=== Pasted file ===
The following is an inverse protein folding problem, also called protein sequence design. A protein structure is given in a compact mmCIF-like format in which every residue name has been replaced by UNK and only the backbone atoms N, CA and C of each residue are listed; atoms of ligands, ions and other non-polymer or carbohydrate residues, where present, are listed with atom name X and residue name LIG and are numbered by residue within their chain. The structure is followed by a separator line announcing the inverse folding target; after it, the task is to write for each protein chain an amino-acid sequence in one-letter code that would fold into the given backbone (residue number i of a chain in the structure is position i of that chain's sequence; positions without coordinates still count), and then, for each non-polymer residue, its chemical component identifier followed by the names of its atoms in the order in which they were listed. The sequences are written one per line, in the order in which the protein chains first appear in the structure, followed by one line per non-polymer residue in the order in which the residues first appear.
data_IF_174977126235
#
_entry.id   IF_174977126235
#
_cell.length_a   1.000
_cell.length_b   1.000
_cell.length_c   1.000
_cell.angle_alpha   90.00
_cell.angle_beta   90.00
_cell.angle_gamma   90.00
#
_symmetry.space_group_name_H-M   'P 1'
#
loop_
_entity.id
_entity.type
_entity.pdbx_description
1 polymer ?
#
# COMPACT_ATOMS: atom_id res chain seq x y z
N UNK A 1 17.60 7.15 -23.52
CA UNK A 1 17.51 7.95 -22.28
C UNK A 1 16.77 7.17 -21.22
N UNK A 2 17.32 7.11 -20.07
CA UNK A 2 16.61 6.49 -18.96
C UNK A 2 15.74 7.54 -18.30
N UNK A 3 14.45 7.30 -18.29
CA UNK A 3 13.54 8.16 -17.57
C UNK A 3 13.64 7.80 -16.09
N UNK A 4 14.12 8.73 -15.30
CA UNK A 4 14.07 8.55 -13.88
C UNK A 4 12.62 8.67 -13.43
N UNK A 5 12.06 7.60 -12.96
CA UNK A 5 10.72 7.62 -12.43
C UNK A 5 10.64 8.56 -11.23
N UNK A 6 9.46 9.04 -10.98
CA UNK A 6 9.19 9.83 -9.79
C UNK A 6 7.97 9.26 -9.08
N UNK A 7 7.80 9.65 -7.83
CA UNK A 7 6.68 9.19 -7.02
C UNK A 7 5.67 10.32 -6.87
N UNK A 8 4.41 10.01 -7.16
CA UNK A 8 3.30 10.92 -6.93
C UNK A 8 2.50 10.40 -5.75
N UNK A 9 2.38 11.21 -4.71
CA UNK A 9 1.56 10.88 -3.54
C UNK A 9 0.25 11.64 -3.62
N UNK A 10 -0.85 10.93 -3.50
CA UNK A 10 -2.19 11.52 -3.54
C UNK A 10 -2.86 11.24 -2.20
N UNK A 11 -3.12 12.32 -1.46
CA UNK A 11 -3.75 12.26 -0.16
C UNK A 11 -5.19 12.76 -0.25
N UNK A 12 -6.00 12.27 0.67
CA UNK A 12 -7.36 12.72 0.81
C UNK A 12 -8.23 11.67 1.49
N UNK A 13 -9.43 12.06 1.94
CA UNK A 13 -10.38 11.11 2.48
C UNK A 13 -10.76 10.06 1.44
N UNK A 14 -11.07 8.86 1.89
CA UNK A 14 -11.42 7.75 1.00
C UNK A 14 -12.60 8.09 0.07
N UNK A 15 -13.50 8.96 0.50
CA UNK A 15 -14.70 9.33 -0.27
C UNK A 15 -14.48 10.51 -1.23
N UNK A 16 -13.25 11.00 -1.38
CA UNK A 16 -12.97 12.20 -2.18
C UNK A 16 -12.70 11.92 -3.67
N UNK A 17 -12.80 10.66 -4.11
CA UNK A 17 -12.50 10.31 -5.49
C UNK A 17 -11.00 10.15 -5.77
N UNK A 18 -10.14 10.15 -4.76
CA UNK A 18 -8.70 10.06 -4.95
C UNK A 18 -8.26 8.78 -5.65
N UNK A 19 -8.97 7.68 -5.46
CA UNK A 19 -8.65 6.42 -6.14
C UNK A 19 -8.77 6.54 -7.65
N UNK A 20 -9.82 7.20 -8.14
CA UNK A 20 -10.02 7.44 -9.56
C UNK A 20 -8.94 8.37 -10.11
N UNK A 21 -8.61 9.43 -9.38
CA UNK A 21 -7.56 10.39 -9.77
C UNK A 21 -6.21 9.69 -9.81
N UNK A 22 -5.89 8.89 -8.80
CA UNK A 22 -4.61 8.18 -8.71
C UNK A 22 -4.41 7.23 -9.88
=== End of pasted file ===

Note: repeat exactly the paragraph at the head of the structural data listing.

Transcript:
The following is an inverse protein folding problem, also called protein sequence design. A protein structure is given in a compact mmCIF-like format in which every residue name has been replaced by UNK and only the backbone atoms N, CA and C of each residue are listed; atoms of ligands, ions and other non-polymer or carbohydrate residues, where present, are listed with atom name X and residue name LIG and are numbered by residue within their chain. The structure is followed by a separator line announcing the inverse folding target; after it, the task is to write for each protein chain an amino-acid sequence in one-letter code that would fold into the given backbone (residue number i of a chain in the structure is position i of that chain's sequence; positions without coordinates still count), and then, for each non-polymer residue, its chemical component identifier followed by the names of its atoms in the order in which they were listed. The sequences are written one per line, in the order in which the protein chains first appear in the structure, followed by one line per non-polymer residue in the order in which the residues first appear.